Universal credit: U-turn on two-child cap on benefit
About 15,000 families no longer face having their benefits capped after the government performed another U-turn over its flagship universal credit.
The work and pensions secretary has ditched plans to extend a benefits cap on families of more than two children.
Amber Rudd said those with children born before the system was introduced would remain exempt, as she aimed to ensure it was "compassionate and fair".
The Child Poverty Action Group said the decision was "fantastically good news".
However, the group is still calling for the two-child cap to be scrapped for all other families.
Ms Rudd also confirmed she would again delay asking MPs to authorise the transfer of three million people from the old benefits system.
Instead, the government will run a pilot involving 10,000 people going through the universal credit process.
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BBC political correspondent Ross Hawkins said Ms Rudd also remains under pressure to shorten a five-week wait before new universal credit claims are paid.
He added that Ms Rudd may ask the Treasury for more money to implement further modifications, once the pilot scheme is completed.
Ms Rudd told BBC Radio 4's Today programme: "I'm making a number of changes to our welfare system to make sure that it delivers on the intent which is to be a safety net and also to be a compassionate and fair system helping people into work."
Ahead of a speech on Friday announcing the changes, she also signalled a benefit freeze introduced in 2016 might not be renewed when it comes to an end next year.
"It was the right policy at the time… I look forward to it coming off," she told Sky News.
What is universal credit?
Universal credit is a benefit for working-age people, replacing six benefits and merging them into one payment:
- income support
- income-based jobseeker's allowance
- income-related employment and support allowance
- housing benefit
- child tax credit
- working tax credit
It was designed to make claiming benefits simpler, and is being introduced in stages across the UK.
Confirming she would delay asking MPs to authorise the transfer of three million people from the old benefits system, she told Today: "We have listened to people. We know they want more individual assistance either with getting payments more regularly or having payments made direct to landlords."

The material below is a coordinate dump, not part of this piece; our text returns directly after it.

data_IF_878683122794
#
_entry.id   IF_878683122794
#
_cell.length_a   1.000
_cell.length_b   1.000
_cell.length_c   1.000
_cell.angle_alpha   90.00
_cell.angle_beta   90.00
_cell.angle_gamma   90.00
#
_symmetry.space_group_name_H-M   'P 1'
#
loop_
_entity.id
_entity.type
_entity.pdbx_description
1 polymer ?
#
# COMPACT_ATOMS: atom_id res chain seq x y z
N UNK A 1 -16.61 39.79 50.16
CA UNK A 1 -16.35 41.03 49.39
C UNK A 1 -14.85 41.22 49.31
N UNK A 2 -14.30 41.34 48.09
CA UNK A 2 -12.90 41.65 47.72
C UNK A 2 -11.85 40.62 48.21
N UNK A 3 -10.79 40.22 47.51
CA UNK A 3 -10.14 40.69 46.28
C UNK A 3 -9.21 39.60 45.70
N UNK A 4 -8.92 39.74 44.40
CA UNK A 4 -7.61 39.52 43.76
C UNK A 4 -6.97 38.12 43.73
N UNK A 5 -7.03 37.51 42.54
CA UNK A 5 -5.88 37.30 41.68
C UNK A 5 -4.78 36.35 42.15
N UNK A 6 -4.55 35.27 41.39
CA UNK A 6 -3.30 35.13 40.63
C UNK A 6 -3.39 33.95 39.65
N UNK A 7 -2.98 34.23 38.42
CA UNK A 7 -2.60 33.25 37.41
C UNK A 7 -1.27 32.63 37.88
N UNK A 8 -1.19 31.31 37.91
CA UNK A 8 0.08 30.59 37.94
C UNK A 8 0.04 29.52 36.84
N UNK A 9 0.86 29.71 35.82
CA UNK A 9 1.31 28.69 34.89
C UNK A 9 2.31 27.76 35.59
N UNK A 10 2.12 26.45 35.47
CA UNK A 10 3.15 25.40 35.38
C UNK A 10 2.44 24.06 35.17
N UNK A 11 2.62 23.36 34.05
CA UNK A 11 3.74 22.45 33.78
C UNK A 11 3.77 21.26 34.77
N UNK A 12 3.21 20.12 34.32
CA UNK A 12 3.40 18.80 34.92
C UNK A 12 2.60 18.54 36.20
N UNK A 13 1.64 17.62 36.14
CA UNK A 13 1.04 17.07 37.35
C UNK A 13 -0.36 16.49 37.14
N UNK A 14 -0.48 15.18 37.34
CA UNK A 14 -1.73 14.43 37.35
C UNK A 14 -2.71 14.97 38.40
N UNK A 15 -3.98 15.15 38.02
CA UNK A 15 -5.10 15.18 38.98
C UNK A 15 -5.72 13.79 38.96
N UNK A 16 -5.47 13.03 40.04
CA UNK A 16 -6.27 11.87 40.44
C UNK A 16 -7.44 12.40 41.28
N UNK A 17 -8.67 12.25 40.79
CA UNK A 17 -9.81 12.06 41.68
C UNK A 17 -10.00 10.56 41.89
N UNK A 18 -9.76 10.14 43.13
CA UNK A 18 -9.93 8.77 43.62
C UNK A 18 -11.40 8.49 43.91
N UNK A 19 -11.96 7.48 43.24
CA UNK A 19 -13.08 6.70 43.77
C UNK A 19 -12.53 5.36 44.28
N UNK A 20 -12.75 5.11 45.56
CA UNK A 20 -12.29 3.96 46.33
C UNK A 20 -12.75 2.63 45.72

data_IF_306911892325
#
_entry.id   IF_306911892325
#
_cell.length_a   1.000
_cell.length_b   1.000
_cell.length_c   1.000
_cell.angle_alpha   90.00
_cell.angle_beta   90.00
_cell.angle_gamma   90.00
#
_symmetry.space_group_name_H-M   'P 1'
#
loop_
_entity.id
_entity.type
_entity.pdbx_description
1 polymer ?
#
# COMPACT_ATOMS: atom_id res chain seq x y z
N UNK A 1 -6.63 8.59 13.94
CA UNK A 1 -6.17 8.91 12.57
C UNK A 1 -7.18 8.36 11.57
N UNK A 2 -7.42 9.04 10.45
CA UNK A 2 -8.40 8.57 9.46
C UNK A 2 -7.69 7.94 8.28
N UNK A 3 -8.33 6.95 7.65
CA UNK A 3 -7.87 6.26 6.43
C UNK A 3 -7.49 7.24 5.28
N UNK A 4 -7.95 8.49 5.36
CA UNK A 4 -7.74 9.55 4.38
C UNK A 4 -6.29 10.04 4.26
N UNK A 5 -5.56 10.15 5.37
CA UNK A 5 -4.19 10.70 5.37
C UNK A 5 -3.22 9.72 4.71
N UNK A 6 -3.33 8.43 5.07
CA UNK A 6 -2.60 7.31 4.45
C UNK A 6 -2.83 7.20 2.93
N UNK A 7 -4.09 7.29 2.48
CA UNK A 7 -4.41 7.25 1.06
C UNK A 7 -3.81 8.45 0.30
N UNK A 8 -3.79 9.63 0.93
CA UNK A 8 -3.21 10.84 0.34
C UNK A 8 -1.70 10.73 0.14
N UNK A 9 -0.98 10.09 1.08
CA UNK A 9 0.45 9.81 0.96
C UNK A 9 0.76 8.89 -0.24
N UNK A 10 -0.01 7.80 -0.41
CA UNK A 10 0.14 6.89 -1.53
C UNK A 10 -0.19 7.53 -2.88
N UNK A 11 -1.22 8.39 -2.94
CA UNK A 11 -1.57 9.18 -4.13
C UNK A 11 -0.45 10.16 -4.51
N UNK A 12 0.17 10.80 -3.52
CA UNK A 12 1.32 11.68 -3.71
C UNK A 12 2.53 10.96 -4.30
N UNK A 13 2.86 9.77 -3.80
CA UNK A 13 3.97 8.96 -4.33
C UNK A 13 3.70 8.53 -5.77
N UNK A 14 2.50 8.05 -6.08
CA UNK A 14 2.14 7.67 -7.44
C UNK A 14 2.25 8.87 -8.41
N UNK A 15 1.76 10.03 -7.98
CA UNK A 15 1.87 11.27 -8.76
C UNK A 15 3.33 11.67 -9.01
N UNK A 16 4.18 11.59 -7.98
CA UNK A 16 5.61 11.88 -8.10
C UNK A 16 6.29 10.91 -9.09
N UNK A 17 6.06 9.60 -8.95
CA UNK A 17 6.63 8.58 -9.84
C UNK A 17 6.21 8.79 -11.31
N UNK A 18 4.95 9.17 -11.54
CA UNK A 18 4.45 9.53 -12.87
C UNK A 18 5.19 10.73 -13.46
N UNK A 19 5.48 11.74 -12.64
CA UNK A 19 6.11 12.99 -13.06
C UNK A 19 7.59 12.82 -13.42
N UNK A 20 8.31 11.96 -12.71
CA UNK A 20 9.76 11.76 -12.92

"These elements, which could help universal credit work more helpfully for individuals receiving it, are what I'm going to be changing."
On the two-child limit, she will say in her speech later that it was "not right" for it to apply to those who had their children before the cap was announced.
"These parents made decisions about the size of the family when the previous system was the only system in place," she will say.
The "child element" of universal credit varies, but is worth at least £231.67 a child per month.
Ms Rudd , who became work and pensions secretary in November, accepted there were problems with universal credit, and promised to "learn from errors" and "adjust" the system after taking expert guidance.
Her predecessor Esther McVey had already announced changes to ensure claimants were given more time to switch to the benefit and would not have to wait so long for their money.
The system had been the target of complaints that it was forcing some claimants into destitution and even prostitution.
Ms Rudd will defend the introduction of the benefit by saying: "Universal credit is working for the vast majority of people.
"As a nation, I believe we all want a decent safety net: if you're facing a difficult moment in life, the state should be there to help you.
"But it is vital that people are supported by this safety net, not trapped beneath it."
Former Labour MP Frank Field, who chairs the work and pensions committee, said: "I strongly welcome the secretary of state's decision not to press ahead with what could have been the cruellest benefit cut in history.
"At the eleventh hour, she has prevented thousands of children from being plunged into poverty by an unjustifiable retrospective policy."
By Michael Buchanan, BBC social affairs correspondent
This speech is billed as a reset of universal credit, a clear acknowledgment from Amber Rudd that further tinkering with the troubled reform will no longer do.
The last two budgets have seen billions spent trying to reduce the problems that have become ever-more obvious, from increasing use of food banks to private landlords refusing to take people on universal credit.
But this speech demonstrates that Amber Rudd believes a more fundamental assessment of the benefit is needed. That makes her the first work and pensions secretary since Iain Duncan Smith to try to take responsibility for welfare reform rather than simply managing the existing system.
She will need to convince the Treasury in particular to back her judgement.